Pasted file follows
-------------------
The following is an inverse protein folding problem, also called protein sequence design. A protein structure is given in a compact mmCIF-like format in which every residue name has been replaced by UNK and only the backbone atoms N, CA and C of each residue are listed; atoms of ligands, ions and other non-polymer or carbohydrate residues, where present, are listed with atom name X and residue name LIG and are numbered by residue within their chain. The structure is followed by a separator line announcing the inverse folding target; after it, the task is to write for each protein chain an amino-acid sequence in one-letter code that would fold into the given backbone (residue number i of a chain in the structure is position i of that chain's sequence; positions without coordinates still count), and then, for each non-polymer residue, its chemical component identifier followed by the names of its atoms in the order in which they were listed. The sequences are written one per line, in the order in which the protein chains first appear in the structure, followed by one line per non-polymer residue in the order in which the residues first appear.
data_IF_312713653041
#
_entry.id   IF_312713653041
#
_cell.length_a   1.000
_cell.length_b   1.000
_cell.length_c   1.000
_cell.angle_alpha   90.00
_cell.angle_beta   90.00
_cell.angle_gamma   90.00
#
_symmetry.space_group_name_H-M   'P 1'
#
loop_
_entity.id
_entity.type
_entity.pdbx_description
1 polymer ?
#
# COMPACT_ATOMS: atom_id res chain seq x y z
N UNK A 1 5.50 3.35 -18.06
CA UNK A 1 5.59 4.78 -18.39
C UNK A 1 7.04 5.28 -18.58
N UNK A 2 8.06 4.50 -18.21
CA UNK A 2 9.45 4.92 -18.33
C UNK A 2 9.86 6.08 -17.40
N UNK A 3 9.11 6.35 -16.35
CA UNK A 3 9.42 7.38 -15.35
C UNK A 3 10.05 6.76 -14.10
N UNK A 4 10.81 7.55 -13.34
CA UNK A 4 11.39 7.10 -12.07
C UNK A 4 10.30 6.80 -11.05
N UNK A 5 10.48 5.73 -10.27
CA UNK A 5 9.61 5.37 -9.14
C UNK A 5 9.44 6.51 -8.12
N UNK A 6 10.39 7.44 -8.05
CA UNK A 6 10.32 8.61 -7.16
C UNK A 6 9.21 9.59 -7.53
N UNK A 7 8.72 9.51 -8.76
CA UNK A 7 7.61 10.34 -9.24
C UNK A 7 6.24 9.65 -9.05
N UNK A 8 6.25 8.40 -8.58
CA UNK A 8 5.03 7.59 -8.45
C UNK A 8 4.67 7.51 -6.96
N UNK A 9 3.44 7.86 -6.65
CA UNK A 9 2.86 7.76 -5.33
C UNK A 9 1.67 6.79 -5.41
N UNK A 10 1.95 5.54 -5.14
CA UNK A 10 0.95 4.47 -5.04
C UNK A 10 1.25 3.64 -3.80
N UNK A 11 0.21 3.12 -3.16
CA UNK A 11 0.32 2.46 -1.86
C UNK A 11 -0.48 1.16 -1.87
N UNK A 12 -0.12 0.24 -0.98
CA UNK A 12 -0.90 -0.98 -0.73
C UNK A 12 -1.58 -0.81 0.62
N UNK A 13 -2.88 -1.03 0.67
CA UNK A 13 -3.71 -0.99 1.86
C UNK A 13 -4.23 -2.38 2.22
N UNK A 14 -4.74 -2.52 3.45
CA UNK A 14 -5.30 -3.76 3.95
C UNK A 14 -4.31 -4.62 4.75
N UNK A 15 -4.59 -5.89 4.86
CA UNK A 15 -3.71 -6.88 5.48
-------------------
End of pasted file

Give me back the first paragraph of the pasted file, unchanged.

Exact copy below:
The following is an inverse protein folding problem, also called protein sequence design. A protein structure is given in a compact mmCIF-like format in which every residue name has been replaced by UNK and only the backbone atoms N, CA and C of each residue are listed; atoms of ligands, ions and other non-polymer or carbohydrate residues, where present, are listed with atom name X and residue name LIG and are numbered by residue within their chain. The structure is followed by a separator line announcing the inverse folding target; after it, the task is to write for each protein chain an amino-acid sequence in one-letter code that would fold into the given backbone (residue number i of a chain in the structure is position i of that chain's sequence; positions without coordinates still count), and then, for each non-polymer residue, its chemical component identifier followed by the names of its atoms in the order in which they were listed. The sequences are written one per line, in the order in which the protein chains first appear in the structure, followed by one line per non-polymer residue in the order in which the residues first appear.